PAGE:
(Updates with equity portfolio in fifth paragraph, policy sales in the 10th.)
Oct. 12 (Bloomberg) -- Progressive Corp., the fourth- largest U.S. auto insurer, said profit fell 42 percent on declines in the value of investments and weaker underwriting results as Hurricane Irene struck the East Coast.
Third-quarter net income dropped to $150.7 million, or 24 cents a share, from $261.6 million, or 40 cents, in the year- earlier period, the Mayfield Village, Ohio-based company said today in a statement.
Chief Executive Officer Glenn Renwick, 56, said the company needs to limit writedowns to maximize the funds available to back the sale of new insurance policies. He has reduced the allocation to preferred stocks, which he said could become hard to sell at a time of market disruption.
“We’re trying to avoid some of the risks that are front and center right now, and leaving us with more flexibility,” William Cody, chief investment officer for Progressive, said in a conference call Aug. 11.
The insurer had a net realized loss on securities of $52.6 million, compared with a gain of $26.9 million in last year’s second quarter. Book value, a measure of assets minus liabilities, fell to $9.37 a share from $9.88 on June 30. The value of the company’s equity portfolio, including preferred and common stocks, fell to $2.47 billion as of Sept. 30 from $2.9 billion three months earlier.
Progressive fell 5 cents to $18.33 at 9:53 a.m. in New York Stock Exchange composite trading. The insurer slipped 7.5 percent this year through yesterday, compared with the 22 percent drop in the 24-company KBW Insurance Index.
Progressive had an underwriting profit margin of 4.8 cents on every dollar in premiums for the quarter, compared with 7.1 cents a year earlier. The insurer had previously said that catastrophe losses in August, led by Irene claims, jumped to $37 million, or 3.2 cents per premium dollar, from about $2.2 million in the year-earlier period. Progressive reports results monthly.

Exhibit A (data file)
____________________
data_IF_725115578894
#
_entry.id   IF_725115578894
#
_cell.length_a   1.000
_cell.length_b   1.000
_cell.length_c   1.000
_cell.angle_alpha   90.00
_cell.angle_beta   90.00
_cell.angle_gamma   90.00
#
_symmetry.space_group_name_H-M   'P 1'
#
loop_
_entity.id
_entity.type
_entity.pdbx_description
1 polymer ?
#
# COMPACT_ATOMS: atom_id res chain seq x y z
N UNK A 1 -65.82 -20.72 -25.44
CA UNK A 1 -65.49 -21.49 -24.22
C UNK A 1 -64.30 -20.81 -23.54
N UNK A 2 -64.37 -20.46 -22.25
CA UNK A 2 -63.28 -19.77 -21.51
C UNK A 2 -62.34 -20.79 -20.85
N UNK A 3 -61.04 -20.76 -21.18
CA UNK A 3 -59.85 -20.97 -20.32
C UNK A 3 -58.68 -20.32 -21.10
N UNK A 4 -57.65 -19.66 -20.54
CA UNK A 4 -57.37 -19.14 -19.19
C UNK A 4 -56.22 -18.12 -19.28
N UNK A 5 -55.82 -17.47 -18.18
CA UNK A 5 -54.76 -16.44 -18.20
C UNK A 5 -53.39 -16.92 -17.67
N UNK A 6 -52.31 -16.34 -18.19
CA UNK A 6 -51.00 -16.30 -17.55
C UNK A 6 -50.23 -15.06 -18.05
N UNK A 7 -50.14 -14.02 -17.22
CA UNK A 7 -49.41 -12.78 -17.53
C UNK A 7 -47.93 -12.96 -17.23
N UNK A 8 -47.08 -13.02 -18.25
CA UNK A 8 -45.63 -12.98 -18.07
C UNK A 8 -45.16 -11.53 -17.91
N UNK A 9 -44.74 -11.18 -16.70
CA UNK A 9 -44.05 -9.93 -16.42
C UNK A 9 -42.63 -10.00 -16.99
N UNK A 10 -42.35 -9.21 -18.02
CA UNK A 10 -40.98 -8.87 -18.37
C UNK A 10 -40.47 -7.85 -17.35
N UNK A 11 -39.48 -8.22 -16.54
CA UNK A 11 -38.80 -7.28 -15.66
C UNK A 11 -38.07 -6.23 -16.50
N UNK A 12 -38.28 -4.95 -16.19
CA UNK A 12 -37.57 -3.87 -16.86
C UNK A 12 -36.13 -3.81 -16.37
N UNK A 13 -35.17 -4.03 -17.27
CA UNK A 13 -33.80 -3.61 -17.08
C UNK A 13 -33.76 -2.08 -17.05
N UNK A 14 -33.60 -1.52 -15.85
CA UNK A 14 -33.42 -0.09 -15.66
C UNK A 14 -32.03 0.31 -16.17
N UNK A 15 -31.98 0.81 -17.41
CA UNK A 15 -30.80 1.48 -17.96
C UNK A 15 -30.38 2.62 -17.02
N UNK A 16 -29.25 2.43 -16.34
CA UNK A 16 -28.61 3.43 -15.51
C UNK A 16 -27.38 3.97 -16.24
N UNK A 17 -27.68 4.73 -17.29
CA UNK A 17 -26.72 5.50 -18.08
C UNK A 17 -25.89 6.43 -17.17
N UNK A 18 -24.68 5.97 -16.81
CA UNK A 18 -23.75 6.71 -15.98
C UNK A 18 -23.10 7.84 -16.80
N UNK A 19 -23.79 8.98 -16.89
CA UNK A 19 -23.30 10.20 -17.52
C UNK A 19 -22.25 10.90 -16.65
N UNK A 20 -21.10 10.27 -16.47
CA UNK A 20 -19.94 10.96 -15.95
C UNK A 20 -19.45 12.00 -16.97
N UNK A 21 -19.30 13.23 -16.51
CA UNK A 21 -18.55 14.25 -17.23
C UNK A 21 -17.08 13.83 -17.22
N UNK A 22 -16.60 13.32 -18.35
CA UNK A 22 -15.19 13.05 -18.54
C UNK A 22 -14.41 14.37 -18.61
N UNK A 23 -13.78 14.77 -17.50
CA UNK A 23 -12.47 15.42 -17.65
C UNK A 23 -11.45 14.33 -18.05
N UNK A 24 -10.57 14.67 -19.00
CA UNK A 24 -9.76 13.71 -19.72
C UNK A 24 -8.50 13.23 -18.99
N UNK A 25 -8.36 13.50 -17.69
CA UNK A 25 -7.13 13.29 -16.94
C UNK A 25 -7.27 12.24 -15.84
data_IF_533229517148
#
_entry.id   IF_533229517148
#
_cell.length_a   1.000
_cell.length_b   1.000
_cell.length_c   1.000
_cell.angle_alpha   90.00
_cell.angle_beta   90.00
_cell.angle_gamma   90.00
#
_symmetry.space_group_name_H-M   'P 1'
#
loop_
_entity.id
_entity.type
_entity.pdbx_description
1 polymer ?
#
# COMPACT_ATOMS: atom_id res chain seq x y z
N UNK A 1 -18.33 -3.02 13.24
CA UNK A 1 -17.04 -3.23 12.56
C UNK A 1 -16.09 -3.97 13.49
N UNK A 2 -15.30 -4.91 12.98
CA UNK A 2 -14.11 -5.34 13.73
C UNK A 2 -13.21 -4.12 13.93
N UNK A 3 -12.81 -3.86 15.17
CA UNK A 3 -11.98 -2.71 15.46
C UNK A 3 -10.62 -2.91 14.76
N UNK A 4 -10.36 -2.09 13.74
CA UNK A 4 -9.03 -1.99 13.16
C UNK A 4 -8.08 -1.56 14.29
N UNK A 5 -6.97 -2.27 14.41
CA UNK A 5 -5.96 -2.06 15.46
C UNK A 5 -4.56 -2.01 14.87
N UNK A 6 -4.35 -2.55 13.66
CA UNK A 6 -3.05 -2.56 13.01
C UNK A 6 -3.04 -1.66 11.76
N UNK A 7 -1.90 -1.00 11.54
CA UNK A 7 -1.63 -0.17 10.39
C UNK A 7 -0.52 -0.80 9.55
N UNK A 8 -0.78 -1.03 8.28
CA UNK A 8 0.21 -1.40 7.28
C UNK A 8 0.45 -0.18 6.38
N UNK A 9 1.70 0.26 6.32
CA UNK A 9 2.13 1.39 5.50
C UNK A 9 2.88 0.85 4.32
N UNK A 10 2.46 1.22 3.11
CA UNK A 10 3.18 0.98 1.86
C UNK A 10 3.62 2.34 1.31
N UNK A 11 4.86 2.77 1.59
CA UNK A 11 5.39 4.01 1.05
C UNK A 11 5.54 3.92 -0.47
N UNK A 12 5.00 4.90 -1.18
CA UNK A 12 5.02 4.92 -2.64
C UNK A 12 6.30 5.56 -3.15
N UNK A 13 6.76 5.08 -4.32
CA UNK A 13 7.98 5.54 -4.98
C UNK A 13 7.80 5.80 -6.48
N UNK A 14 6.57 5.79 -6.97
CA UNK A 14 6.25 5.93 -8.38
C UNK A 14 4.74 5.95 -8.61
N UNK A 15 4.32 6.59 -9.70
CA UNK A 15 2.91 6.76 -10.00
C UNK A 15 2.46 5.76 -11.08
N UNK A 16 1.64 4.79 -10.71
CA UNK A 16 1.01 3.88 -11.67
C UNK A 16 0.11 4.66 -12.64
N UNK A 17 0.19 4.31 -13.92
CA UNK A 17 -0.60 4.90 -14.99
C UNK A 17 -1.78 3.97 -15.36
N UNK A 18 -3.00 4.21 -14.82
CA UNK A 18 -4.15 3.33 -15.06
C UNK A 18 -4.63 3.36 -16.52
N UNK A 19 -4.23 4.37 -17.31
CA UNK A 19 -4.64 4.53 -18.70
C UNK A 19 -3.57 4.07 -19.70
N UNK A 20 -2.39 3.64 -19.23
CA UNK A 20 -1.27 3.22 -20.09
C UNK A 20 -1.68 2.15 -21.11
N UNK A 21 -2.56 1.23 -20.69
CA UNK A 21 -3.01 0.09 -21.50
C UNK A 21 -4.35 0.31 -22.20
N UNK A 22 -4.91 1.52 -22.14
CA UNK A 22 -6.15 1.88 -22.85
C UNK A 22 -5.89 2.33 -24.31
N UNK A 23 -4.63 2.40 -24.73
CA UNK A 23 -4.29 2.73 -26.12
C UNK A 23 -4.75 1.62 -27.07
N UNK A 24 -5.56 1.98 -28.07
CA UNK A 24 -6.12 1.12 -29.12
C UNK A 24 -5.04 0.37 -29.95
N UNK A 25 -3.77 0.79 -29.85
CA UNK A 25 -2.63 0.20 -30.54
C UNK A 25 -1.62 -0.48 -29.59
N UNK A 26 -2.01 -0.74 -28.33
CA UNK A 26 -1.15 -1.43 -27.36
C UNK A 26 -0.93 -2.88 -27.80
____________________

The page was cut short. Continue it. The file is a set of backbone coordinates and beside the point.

Property insurers including State Farm Mutual Automobile Insurance Co. and Allstate Corp., the largest U.S. auto insurers, have been pressured by catastrophes including second- quarter tornadoes and Irene. The storm lashed the U.S. from North Carolina to New England, where flooding may have fueled car-damage claims, said Mark Dwelle, an analyst at RBC Capital Markets, who rates Progressive as “outperform.”
“People were encouraged to stay put more than evacuate” in New England states, leaving their vehicles vulnerable to floods, he said.
Policy sales advanced 4.2 percent to $3.87 billion. Progressive’s total personal auto insurance policies climbed to 8.41 million from 8.38 million on June 30, led by gains in clients who purchased their policies through the Internet or phone.
Operating income, which excludes some investment results, was about 29 cents a share, beating by 1 cent the average estimate of 20 analysts surveyed by Bloomberg.
Miles traveled in July on U.S. roads fell to the lowest for the period since 2002, as gas prices above $3 per gallon and unemployment at 9.1 percent limited the number of trips, according to the most recent monthly report from the Federal Highway Commission. Fewer miles driven may result in a lower frequency of collision claims for auto insurers.
--Editors: Dan Kraut, Steve Dickson
To contact the reporter on this story: Maryellen Tighe in New York at Mtighe6@bloomberg.net
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